MHQ: The Quarterly Journal of Military History Winter 2016

MHQ: The Quarterly Journal of Military History takes you on an exciting journey to the world's greatest battles and campaigns over the last 5,000 years, from ancient warfare through modern battles. Written by distinguished authors and historians who bring the world of history alive, the magazine covers in vivid detail the soldiers, leaders, tactics, and weapons throughout military history, and delivers it in an exquisitely illustrated, premium quality edition.

United States
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4 Números

en este número

1 min.
athena leading

This bronze prow-fitting from a small boat is thought to have survived the history-shaping Battle of Actium in 31 BC—albeit at the bottom of the Ionian Sea. The helmeted female figure wears an aegis, or breastplate, indicative of the goddess Athena. The battle off the west coast of Greece proved the final defeat of Mark Antony and Cleopatra in their war with Octavian for dominion over Rome and its growing empire. Octavian’s victory was due in large part to the strategic masterminding of his consul, Agrippa (page 52)—the mastermind, in fact, of many of the emperor’s triumphs. (The Trustees of the British Museum)…

2 min.
collateral damage

The moral ambiguity of how we describe warfare is perhaps seen most starkly in categorizing casualties as either combatants or civilians. Combatant casualties are clearly understood: Killing enemies is what armies do. Civilian casualties are or may be a different matter. Surely no war or battle has ever been fought without causing some casualties among noncombatants, civilians who suffered the misfortune of being in the wrong place at the wrong time. Their killing may be understood as not deliberate; they were not the targets of an army’s intentional combat actions. A recent event in Yemen points up the ambiguities: An air strike, involving at least two missiles, hit two tents in the village of Wahijah, near the Red Sea port of Mocha. According to BBC reports, about 130 people were killed,…

1 min.

GREECE 1948 Bitter civil war began in Greece in 1944 as the Nazis withdrew, pitting the Communist-backed ELAM against the moderate nationalist EDES. When the fighting ends with a cease-fire in 1949, as many as 500,000 Greek citizens, like these refugee children aboard a transport ship, are displaced. TODAY Several ongoing violent conflicts in Syria, Libya, Yemen, Iraq, and Afghanistan are causing thousands of refugees to seek safety in European nations. SINAI 1973 During the Cold War years, the Soviet Union supplies armor, like this T-55 tank, to its longtime Mediterranean ally Syria. TODAY In support of Bashar al-Assad’s regime, now in its fifth year of fighting a bloody civil war, Russia is supplying fighter aircraft, helicopters, artillery, armored personnel carriers, and military advisers, reportedly to “break the impasse in the war.” IN THE…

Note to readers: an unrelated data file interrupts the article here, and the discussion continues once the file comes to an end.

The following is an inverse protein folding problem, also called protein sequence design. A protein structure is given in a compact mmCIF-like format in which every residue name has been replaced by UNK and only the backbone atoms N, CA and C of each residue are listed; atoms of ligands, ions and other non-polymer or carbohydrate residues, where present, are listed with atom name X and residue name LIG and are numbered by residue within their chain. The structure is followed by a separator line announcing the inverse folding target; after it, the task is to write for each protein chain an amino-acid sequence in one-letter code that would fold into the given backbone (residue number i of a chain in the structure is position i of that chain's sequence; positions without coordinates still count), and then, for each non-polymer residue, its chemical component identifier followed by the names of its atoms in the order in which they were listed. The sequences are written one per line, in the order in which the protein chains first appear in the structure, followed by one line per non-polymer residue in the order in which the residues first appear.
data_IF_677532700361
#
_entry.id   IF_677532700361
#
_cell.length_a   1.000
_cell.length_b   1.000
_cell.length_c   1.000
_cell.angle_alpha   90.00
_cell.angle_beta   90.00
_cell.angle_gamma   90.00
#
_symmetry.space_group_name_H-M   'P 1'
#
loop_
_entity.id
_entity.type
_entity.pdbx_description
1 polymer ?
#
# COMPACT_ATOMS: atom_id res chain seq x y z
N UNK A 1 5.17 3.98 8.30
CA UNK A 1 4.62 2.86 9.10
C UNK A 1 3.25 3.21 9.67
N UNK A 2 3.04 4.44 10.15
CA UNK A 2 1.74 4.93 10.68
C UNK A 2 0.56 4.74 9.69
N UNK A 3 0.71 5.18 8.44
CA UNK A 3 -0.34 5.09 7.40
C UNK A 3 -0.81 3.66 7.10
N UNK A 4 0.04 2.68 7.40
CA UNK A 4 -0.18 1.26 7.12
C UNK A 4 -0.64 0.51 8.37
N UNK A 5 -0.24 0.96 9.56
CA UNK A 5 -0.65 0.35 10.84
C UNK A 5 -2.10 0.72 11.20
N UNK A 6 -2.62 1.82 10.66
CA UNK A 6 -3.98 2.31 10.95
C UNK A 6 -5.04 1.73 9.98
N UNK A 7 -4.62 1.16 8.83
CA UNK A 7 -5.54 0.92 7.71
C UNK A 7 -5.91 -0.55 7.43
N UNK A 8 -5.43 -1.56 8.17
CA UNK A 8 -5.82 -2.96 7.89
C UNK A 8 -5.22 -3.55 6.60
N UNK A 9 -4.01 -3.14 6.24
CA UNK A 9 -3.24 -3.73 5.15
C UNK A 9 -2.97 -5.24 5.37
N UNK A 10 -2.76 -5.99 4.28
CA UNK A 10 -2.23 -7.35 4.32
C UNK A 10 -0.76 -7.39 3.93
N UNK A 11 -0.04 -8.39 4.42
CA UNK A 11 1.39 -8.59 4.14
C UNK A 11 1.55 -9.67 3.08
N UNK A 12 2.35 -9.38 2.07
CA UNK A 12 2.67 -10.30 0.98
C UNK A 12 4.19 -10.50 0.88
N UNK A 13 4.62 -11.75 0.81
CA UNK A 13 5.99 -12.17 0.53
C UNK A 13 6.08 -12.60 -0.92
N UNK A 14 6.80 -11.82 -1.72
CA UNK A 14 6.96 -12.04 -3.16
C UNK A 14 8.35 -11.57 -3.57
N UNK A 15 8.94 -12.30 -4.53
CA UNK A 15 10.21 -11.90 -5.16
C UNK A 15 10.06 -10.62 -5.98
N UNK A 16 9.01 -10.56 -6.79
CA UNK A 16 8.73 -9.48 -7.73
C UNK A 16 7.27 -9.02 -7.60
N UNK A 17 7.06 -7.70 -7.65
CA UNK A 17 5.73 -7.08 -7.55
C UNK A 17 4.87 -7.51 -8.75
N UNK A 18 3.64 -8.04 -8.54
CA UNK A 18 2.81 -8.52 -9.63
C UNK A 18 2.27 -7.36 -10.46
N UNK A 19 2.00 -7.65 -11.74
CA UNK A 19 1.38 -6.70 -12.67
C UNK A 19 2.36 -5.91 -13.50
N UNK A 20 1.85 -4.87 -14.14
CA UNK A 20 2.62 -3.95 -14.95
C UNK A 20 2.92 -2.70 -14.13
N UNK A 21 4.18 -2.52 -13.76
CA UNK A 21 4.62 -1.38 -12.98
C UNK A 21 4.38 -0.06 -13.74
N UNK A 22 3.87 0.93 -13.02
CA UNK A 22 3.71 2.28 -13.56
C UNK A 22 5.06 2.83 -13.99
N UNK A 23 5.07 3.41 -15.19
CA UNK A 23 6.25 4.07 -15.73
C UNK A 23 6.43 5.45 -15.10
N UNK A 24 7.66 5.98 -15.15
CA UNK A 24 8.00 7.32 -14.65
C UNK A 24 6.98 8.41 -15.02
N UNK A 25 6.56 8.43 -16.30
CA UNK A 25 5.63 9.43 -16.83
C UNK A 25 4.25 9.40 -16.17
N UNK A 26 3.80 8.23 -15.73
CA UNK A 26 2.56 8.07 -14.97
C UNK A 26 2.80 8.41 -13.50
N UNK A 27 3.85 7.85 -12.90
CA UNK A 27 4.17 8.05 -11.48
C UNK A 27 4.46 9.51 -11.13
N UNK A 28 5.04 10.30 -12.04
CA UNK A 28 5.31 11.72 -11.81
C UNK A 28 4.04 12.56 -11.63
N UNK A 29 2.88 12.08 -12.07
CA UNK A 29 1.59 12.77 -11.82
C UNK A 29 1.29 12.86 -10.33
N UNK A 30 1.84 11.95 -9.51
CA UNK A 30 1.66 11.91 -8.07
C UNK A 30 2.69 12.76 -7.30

3 min.
hiroshima fallout

As soon as I saw the Autumn 2015 Ask MHQ regarding soldiers who had been at Hiroshima and Nagasaki, I had to write in about my uncle, Marvin Kurjan, and pass on what he told me. He was about 20 and a rifleman with the 41st Infantry Division when he arrived in Hiroshima roughly four weeks after the bomb dropped. He said the first thing he saw was only one building standing that had more than one floor and it had a big Red Cross banner on it. Otherwise, the place was gone. To the day he died (at age 88 in late 2013), he always blamed his health problems on being at Hiroshima. As far as I know he was healthy as a horse until the end and only had some…

2 min.

Cartoonist Gene Basset (Portfolio, page 44) got to Vietnam because he disagreed with his editors at the Scripps Howard News Service about their support of the war. So they sent him off to see for himself what was going on in-country, figuring he’d “become educated.” He says he wasn’t sure exactly what he was going to do once there, but in the end he covered the war and the South Vietnamese living with it for most of 1965, traveling from the Mekong Delta to the 17th parallel and into the highlands. And drawing all the time. He saw action, but he survived—unlike two photographer friends of his who were killed in Vietnam. Official access to conflict areas was easier then than it is today, he says. “You could just wander…

4 min.
mercenaries that made their mark

Ten Thousand Greeks 400 BC Many Greek soldiers were left looking for work after the Peloponnesian War ended in 404 bc, and Prince Cyrus was happy to pay them to press his claim to the Persian throne. Though the Greek hoplites bowled over their lighter-armed opponents at the Battle of Cunaxa in 401, Cyrus was killed and his mercenaries were left stranded deep inside Persia. They battled their way through hostile lands and peoples until they reached the Black Sea in 400 bc. Their astonishing survival had repercussions decades later: King Philip of Macedonia and his son Alexander saw it as proof of Persia’s vulnerability to Greek arms. The Mamertines 264 BC These infamous mercenaries from Campania in western Italy were hired by the Sicilians of Syracuse to defend the port…